Many of my friends and colleagues know that I am singer in addition to being a REALTOR. As expected, the DC area is host to numerous commemorative concerts and performances in the coming days. I am happy to be a part of one of them. I've invited guest blogger C.H. Dulmage to write about our upcoming concert. I certainly hope those of you in our area can make it.
Local Artists Join Forces to Mark the 10th Anniversary of 9/11
By C.H. Dulmage
As the tenth anniversary of 9/11 draws near, we will be no doubt inundated with the images of that day through television, newspapers and commemorative editions of popular magazines. Our collective consciousness remembers the tremendous loss of life, yet since that day, has continued to seek meaning and hope out of the tragedy.
In that same spirit of hope, The Choralis Foundation of Falls Church, Virginia opted to bring together the talents of its several choral ensembles, local composer Gary Davison, and renowned local bugler Sgt. Major Woodrow “Woody” English, to present a moving concert-- In Search of Peace.
The centerpiece of this concert is an original work of choral music that The Choralis Foundation commissioned from Davison specifically for this occasion. Choralis’ founder and Artistic Director, Gretchen Kuhrmann, and the Choralis Foundation Board approached Davison to write an original choral piece that would express the emotions of 9/11, but also hopefulness for the future. Davison, in collaboration with local poet Margaret (Peggy) Ingraham, who penned an inspiring text, composed a piece entitled “Shadow Tides” for orchestra, soprano soloist, and adult and children’s choruses. The work premiere on Sunday, September 11th, at The National Presbyterian Church, Washington, D.C. at 4 p.m.
Davison is excited to be hearing his work come off the page as he attends the choral rehearsals led by Maestra Kuhrmann. "I wanted Shadow Tides to trace the emotional journey that 9/11 set in motion," says Davison, the Organist and Choirmaster at St. Francis Episcopal Church in Potomac, MD. "Peggy's poem so movingly portrays this path by using the seasons as metaphors for what is ultimately a cycle of grieving, individually and corporately. The work begins with Summer, idyllic and somewhat complacent. Autumn begins with the natural changes of the fall season, only to turn quickly to the unnatural changes – and fall – wrought by the terrorist attacks. Winter's static state ensues, a parallel to the shock of the unspeakable horror and loss. Inevitably, as we experience each year, Spring comes at last and the process of rebirth takes place as it must, and not seldom by dramatic means. As a conclusion, I've used Isaac Watts' incomparable hymn, O God, Our Help in Ages Past, which sums up so perfectly Peggy's sublime poetic text and our collaborative vision of hope."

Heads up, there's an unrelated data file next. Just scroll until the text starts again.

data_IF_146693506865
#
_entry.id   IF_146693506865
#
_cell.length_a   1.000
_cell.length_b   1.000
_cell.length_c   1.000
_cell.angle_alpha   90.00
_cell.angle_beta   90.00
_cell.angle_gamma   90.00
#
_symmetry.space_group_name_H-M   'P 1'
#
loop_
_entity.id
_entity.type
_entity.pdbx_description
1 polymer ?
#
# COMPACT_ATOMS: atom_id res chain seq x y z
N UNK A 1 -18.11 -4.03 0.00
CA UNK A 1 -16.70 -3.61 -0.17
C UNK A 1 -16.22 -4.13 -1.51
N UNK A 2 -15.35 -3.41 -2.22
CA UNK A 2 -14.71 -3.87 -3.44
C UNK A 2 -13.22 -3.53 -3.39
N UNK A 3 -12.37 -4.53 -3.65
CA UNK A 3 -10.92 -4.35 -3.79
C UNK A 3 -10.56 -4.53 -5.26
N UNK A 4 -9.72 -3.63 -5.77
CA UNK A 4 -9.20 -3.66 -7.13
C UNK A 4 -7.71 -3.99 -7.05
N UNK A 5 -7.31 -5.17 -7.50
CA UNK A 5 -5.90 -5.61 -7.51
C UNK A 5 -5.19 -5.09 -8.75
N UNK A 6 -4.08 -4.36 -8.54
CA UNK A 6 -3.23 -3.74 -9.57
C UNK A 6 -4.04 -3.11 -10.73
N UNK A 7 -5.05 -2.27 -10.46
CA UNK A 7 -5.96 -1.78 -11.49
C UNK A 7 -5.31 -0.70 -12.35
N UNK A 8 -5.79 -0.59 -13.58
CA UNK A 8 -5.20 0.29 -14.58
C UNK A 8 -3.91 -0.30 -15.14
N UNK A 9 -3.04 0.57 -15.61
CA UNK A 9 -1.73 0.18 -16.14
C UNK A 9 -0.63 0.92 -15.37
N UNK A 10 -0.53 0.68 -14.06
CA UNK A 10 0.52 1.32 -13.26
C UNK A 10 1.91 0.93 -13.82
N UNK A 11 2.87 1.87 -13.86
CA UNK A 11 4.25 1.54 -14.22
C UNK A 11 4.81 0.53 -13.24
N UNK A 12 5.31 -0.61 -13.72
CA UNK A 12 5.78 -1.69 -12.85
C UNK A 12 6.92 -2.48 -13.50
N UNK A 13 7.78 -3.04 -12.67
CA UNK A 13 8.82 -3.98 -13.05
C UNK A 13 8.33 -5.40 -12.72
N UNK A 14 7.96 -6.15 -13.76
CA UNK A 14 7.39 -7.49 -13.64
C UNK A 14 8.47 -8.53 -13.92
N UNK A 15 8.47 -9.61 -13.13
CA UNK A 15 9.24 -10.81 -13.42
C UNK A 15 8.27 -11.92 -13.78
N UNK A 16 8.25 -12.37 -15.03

Maestra Gretchen Kuhrmann and composer Gary Davison review a section of Shadow Tides.
“Gary has great sensitivity for setting text, which perfectly captures the mood and emotional impact we wanted to achieve. He employs the treble choir, which will be placed in the balcony at National Presbyterian, to great effect, and brilliantly contrasts the children’s sound with the haunting soprano solo lines,” Kuhrmann noted.
When thinking about the flow and content of this concert, Kuhrmann had no doubt that one element would be a given: the playing of Taps by well-known U.S. Army Band (“Pershing’s Own”) bugler Sgt. Major (Ret.) Woodrow English, who has been called upon to play Taps for many high-level memorial services, including those for Ronald Reagan and Ted Kennedy. Indeed, his haunting rendition of Taps has been recorded for use whenever an Army bugler is not available to perform in person. English, who was a member of the U.S. Army Brass Quintet, performs in local brass ensembles and free-lances as an orchestral trumpeter, and has a long history of performances with Maestra Kuhrmann and Choralis. He was eager to participate in this commemorative event, citing the symbolic significance of mourning not only the lives of the military and civilians lost on 9/11, but the nearly 6,000 military personnel who have died in Iraq and Afghanistan since.
The In Search of Peace concert will be rounded out with Samuel Barber’s Adagio for Strings as well as additional choral offerings including the Dona Nobis Pacem from Bach’s Mass in B Minor. In keeping with the tone and goal of a concert titled In Search of Peace, the program will include readings from a variety of spiritual and philosophical perspectives.
Choralis at the Music Center @ Strathmore, March 2011. (Cathy Baumbusch is 8th from the right)
“We wanted to create a choral gift to the DC community through this performance,” said Kuhrmann, “and our hope is that the overall effect will be reverent, peaceful and healing.” Through the Pentagon Memorial Fund, The Choralis Foundation is offering 300 tickets to area organizations and individuals with personal connections to the 9/11 attacks, including families and survivors from the Pentagon and first responders from local police and fire departments, as well as veterans and their families.
For tickets, go to www.choralis.org or call 703-237-2499.